New Attack. Attack Theatre founders Michele de la Reza and Peter Kope did an entertaining tag team announcement of AT’s upcoming season in their home studio at the Pittsburgh Opera recently. Click on AT for more info. Also on tap — there will be two new dancers for the opening series, Are You Still There? (opening Oct. 3). Both are Juilliard School alumnae (as is de la Reza) — James Jude Johnson, who gave us a sample of his fluid movement at the announcement even, and Brittanie Brown, who hadn’t arrived yet, but has also danced with Kyle Abraham.
Tammies Go Solo. The Duquesne University Tamburitzans, long a staple under the wing of Duquesne University will become an independent, nonprofit organization over the next two to three years. That will enable them to audition students from other universities, as well as Duquesne, which will make up for the 40 percent drop in applicants over the years. DU will still provide scholarships for the Duquesne students and will donate $2 million in buildings, land, costumes, instruments, vehicles and equipment. The school will also provide transitional support while the group establishes itself and hires an executive director with a volunteer board. In the meantime, the Tamburitzans Executive Council will provide additional support.
A Day to Celebrate. The Pittsburgh City Council is declaring September 23 Mary Miller Dance Company Day for 30 years of excellence in dance performance and education. Congratulations!
Nurturing at PearlArts. With their welcoming studio on North Braddock, Staycee and Herman Pearl have become an indelible part of the community. Recently they sponsored a night for young urban artists, many from the Alumni Theater Company. Led by Len Starr and Cherish Morgan, this was a night of dance, song and just hangin’ out.
When Kelly Strayhorn Theater executive director janera solomon stepped out onto the stage, she mentioned that the Pittsburgh landmark was celebrating its 100th anniversary. As a result of that, she talked about the process of finding the perfect opening for such a historic season.
The theater had seen so many changes go on around it in East Liberty. Who could embody the ups and downs of those experiences? The answer, and a perfect one at that, was Carmen de Lavallade, 83 years young, and a legendary dancer, along with respected actor and choreographer.
She actually had performed on that same stage 10 years ago in a duet with Gus Solomons, Jr. at the first National Performing Arts Convention here. The pair electrified a knowledgable audience back then and Ms. de Lavallade enthralled new fans in a master class Wednesday morning, a showing of a documentary with her husband Geoffrey Holder Wednesday night and most telling in a solo performance on Friday. (Bravo to KST!)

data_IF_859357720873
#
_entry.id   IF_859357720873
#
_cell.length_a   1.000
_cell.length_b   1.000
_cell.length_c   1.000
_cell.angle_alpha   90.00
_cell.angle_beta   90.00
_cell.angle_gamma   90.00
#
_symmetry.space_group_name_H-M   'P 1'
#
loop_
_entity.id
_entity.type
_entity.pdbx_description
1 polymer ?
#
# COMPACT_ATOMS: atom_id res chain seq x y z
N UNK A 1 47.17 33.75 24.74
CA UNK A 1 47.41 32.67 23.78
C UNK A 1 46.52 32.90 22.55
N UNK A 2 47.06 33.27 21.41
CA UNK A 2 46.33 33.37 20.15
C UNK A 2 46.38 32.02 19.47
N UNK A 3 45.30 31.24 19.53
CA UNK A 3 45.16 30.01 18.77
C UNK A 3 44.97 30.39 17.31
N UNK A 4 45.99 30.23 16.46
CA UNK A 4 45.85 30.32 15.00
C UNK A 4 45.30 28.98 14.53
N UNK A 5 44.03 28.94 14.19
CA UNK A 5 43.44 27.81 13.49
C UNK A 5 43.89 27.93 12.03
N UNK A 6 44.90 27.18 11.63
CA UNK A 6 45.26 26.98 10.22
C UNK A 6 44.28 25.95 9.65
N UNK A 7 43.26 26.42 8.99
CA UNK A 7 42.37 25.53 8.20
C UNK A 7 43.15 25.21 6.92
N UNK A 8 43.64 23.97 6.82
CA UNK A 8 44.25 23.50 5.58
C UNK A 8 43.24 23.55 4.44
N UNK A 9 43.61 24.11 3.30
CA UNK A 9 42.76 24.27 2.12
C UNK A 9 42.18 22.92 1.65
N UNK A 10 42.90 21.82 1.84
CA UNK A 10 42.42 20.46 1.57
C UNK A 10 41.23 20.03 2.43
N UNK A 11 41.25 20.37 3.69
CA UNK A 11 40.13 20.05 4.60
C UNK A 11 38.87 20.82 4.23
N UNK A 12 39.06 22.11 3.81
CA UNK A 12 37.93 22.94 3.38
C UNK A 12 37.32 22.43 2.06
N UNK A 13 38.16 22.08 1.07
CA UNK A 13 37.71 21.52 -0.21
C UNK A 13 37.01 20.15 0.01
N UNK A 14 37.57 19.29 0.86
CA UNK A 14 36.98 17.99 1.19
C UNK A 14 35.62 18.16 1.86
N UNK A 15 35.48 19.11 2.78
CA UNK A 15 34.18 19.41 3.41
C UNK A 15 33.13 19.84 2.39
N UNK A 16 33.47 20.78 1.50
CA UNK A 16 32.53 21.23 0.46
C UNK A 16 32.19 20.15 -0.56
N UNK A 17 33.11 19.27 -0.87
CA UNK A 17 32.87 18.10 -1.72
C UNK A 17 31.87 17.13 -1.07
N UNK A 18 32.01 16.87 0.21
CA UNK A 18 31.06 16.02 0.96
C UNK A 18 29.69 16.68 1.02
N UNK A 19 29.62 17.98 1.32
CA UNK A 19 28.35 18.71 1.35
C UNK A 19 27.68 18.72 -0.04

Called “As I Remember It,” this was a story that needed to be told. With dance spinning in so many new and exciting directions, it is imperative that today’s performers use the past as a springboard into the future.
But as important as Ms. de Lavallade was to dance history, her inspirational story was one that should be heard by non-dance audience members as well. Peppered with names of which they may have no knowledge, it was apparent that her charismatic presence, not only elegant, but filled with determination, hadn’t diminished.
A young girl who “grew up with earthquakes” in Los Angeles, she talked about the “Balinese top” and “African bottom” that served her so well, even as she was often the only “colored girl” in ballet class — not that many studios would allow her admittance at that time.
But she was able to study with another legend, Lester Horton, who gave rise to Los Angeles choreographer Bella Lewitsky, fashion designer Rudy Gernreich, teacher James Truitte and most famously, Alvin Ailey, and where she swept floors, built costumes and cleaned bathrooms.
It was all told in a beautiful production that literally moved with her. Mimi Lien’s set flared like a trumpet and, at the same time, curved like a new Samsung television. It was draped with fringe-like threads that captured a panorama of archival footage in Maya Ciarrocchi’s video design.
Directed by Joe Grifasi, Ms. de Lavallade told her story with the aid of documenter Talvin Wilkes, both of whom were present for the event. She was able to move fluidly back and forth through the set piece, sometimes seated on a bench or chair, sometimes seen in shadow behind it, sometimes gloriously bursting through the fringe.
All the while she was telling her compelling story.
The audience saw various movie clips — “The Golden Hawk,” “The Egyptian,” “Demetrius and the Gladiators” and “Lydia Bailey,” where she danced with Jack Cole (a taskmaster known as “The Terror”), who had to wear “Negro Number 2” make-up. On television’s Ed Sullivan Show, she was scheduled to perform “Willow Weep For Me” with Glen Tetley, who was white. African-American dancer Claude Thompson had to replace him. They heard how Duke Ellington kissed her after a performance of “Portrait of Billie” at the Newport Jazz Festival.
They heard how, after many performances with Alvin Ailey and as a principal dancer at the Metropolitan Opera, she joined the Yale Repertory Theater and performed in 19 productions while teaching movement to young actors like Meryl Streep. They heard how she pushed through the vagaries of age over six decades.
But she moved — and oh, how she moved. Still in her prime in many ways, Ms. de Lavallade didn’t just convey the art of dance, she got to the heart of dance…and life.